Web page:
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Teens Would Talk to Us About Risky Online Behavior — If We Calmed Down

"When's Sara's not writing you can find her hanging out with teenagers at her day job as a counselor and with her own son and daughter. With a B.S. in Exercise Science and a M. Ed. in counseling, she enjoys writing about health, wellness...

Why you need to check your emotions before having a conversation about social media with your teen

Teenagers are online an average of nine hours a day and tweens are on for six — and that doesn't include time spent using the internet for school or homework.

With that much time spent online, it's inevitable that kids are going to come into contact with questionable situations: bullying, sexual solicitations, pornography and more.

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When they do, the first instinct we want them to have is to come tell us what happened. But here’s the thing: Parents freak out. But the more we react emotionally, the less likely our kids are going to tell us about these encounters next time.

That seems to be the main point of a recent study that looked at how teens rarely talked to their parents about potentially risky online experiences. According to Pamela Wisniewski, an assistant professor in computer science at the University of Central Florida, parents and children often have very different perceptions of and reactions to the same online situations. Some of these situations may include cyberbullying, sexual exchanges and viewing inappropriate content online.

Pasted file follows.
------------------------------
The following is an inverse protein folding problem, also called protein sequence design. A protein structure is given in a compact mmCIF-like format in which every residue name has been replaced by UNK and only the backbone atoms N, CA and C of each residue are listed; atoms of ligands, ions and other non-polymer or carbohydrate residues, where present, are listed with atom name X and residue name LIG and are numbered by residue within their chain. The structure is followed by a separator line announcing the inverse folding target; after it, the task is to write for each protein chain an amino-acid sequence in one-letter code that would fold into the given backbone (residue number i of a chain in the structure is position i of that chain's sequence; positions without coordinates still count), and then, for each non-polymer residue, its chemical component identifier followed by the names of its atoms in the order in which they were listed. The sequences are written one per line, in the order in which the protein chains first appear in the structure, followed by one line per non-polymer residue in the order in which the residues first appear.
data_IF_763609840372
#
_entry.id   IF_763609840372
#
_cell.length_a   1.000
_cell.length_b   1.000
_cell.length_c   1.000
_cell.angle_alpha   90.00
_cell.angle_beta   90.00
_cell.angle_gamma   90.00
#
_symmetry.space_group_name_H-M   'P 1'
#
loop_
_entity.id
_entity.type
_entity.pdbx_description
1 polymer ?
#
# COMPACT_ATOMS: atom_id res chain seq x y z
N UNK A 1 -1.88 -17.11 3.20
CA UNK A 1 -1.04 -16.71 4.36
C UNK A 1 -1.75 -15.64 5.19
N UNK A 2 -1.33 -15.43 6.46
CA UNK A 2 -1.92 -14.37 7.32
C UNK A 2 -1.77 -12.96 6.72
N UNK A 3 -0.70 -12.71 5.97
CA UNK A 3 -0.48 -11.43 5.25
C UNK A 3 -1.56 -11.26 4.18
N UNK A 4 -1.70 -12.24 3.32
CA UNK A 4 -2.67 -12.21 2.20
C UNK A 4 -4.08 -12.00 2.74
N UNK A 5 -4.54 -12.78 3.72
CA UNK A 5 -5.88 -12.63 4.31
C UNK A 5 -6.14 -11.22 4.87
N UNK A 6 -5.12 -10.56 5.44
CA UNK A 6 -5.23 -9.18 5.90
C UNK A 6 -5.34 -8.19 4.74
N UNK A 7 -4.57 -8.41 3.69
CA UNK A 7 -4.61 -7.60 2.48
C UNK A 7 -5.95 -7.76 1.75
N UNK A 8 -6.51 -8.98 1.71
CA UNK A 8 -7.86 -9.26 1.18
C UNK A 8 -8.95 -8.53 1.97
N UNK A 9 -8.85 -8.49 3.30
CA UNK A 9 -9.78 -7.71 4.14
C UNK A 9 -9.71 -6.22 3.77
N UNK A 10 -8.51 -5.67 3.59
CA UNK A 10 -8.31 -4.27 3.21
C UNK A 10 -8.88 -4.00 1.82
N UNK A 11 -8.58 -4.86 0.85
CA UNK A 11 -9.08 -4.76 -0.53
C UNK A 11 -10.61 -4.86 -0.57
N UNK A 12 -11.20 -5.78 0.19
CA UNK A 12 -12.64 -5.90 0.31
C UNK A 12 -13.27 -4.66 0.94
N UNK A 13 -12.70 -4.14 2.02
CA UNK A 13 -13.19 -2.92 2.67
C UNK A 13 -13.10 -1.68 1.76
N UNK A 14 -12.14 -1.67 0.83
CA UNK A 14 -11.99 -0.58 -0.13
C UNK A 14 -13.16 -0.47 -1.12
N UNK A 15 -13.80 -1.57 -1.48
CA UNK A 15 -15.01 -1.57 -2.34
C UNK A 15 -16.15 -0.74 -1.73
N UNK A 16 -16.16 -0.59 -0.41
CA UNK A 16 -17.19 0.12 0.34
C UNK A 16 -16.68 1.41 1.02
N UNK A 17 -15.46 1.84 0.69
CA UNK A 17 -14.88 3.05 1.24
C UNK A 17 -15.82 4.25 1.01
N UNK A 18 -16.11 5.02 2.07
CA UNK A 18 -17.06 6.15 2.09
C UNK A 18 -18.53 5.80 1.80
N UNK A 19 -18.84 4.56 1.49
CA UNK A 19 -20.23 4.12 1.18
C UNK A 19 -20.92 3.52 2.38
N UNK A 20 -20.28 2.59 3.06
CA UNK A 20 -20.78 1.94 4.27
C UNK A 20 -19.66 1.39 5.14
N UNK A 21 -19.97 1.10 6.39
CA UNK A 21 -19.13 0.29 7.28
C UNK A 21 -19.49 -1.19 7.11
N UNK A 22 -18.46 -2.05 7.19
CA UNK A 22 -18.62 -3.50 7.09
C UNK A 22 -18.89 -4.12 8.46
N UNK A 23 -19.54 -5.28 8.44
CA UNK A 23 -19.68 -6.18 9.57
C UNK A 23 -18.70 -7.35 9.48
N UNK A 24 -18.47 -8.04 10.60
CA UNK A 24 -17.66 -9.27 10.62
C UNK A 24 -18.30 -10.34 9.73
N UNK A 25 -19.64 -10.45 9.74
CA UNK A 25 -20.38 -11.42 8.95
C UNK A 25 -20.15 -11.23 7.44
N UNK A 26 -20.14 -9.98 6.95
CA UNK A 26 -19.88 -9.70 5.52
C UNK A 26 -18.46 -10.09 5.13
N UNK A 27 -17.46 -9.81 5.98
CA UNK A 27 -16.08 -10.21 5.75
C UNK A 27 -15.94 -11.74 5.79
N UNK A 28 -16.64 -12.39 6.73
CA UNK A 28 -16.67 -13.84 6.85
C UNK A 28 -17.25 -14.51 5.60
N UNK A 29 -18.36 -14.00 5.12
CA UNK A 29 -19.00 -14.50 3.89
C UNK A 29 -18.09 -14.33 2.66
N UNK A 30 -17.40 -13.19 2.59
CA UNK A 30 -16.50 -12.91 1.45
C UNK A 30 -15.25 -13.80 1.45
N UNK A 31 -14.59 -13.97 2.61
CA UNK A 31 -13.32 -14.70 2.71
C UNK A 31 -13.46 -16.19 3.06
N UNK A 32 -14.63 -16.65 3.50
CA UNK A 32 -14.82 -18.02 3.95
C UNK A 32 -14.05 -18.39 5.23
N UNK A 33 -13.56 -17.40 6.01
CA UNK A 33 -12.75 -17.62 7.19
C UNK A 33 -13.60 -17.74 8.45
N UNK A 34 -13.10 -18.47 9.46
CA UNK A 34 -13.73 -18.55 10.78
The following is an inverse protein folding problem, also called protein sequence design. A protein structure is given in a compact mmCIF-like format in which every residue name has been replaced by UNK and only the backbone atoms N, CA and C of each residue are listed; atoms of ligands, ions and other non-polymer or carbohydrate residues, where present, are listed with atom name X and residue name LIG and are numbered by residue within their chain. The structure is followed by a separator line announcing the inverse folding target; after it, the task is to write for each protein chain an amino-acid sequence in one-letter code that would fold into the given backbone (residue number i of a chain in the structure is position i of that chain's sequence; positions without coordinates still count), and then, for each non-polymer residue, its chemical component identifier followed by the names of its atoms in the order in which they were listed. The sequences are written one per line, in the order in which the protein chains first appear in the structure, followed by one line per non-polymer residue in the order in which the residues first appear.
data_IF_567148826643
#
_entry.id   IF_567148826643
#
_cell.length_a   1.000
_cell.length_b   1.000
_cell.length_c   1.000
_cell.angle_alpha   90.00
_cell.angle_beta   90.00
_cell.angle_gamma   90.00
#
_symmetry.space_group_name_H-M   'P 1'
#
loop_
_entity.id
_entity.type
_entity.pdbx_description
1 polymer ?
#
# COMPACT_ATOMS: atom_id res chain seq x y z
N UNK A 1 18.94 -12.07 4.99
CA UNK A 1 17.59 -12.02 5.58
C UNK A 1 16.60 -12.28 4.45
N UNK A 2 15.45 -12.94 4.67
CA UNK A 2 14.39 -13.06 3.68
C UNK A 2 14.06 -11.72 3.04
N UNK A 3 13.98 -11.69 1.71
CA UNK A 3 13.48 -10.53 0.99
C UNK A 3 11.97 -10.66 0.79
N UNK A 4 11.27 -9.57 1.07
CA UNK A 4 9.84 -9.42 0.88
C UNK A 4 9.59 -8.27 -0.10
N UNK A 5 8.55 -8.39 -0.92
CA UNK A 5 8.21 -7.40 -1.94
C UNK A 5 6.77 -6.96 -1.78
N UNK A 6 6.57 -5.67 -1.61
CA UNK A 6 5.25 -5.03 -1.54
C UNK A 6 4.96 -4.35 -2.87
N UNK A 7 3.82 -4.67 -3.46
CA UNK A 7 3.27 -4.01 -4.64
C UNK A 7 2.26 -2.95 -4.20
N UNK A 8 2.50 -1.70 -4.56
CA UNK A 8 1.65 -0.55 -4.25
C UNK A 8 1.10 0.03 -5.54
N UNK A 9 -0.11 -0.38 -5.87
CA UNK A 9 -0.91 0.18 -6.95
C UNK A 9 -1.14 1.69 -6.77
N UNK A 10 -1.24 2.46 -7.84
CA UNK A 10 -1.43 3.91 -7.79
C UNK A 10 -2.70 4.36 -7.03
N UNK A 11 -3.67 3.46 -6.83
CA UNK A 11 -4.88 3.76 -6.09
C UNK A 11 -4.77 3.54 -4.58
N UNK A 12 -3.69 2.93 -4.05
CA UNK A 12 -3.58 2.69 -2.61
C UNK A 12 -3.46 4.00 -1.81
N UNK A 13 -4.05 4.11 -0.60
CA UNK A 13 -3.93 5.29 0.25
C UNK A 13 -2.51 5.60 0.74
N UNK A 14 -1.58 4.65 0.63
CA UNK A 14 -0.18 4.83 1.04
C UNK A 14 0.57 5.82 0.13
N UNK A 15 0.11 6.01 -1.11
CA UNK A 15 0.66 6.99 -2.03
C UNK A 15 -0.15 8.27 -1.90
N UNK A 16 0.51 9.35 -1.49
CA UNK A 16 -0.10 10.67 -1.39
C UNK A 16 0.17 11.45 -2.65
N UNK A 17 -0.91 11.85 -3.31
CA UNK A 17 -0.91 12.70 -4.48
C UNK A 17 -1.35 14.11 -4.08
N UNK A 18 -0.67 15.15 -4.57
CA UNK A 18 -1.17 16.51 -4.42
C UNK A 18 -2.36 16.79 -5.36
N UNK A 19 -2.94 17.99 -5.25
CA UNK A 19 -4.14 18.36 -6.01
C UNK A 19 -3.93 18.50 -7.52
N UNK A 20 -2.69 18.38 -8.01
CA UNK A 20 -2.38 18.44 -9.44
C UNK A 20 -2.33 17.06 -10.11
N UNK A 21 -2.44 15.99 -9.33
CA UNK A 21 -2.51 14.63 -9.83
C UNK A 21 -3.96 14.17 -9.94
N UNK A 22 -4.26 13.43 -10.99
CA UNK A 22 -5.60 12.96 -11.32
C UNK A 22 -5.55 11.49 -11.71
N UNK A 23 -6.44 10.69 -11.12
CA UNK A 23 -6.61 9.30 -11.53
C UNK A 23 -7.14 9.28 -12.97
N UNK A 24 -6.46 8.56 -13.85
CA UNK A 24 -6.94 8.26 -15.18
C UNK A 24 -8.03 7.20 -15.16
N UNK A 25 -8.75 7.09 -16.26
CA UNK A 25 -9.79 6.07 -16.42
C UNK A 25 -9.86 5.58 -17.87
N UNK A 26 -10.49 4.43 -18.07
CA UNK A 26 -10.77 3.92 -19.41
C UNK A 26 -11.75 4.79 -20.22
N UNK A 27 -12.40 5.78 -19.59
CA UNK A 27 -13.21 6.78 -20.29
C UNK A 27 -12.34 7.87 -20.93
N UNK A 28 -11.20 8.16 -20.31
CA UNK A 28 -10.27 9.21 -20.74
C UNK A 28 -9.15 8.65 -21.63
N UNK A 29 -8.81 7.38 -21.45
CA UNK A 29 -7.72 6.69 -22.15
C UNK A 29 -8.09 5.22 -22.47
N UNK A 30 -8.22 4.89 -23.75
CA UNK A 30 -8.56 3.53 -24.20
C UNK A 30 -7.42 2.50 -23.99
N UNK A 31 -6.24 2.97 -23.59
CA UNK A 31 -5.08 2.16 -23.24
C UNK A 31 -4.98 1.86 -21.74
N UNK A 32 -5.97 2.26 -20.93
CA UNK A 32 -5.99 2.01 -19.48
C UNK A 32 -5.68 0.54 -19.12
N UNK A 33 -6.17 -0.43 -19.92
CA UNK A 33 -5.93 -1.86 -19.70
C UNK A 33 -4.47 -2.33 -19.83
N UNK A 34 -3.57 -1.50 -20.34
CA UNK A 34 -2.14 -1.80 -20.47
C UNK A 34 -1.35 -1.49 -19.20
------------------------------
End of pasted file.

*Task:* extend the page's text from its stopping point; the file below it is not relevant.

"There seems to be a disconnect between what types of situations teens experience every day and what types of experiences parents have online," said Wisniewski. "Teens tended to be more nonchalant and say that the incident made them embarrassed, while parents, even though they were reporting more low-risk events, emoted much stronger feelings, becoming angry and scared. For teens, some felt these types of experiences were just par for the course.”

"When you asked why teens didn't talk to their parents, a lot of times they mention risky situations, which they didn't think were a big deal, but they add that if they told their parents, they would just freak out and make things worse," Wisniewski said.

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But here’s the thing: Teenagers do need and want our guidance. The study found that when they did talk to their parents about what happened, teens often wanted help understanding or navigating the situation, but parents tended to misinterpret their intent, not realizing their teen was trying to open lines of communication. Something the researchers pointed out as a missed opportunity.

These missed opportunities happen to the best of us. But the more we're willing to check our own emotions at the door and truly listen and change how we respond to our kids, the more likely these teachable moments will have a positive impact for all involved.

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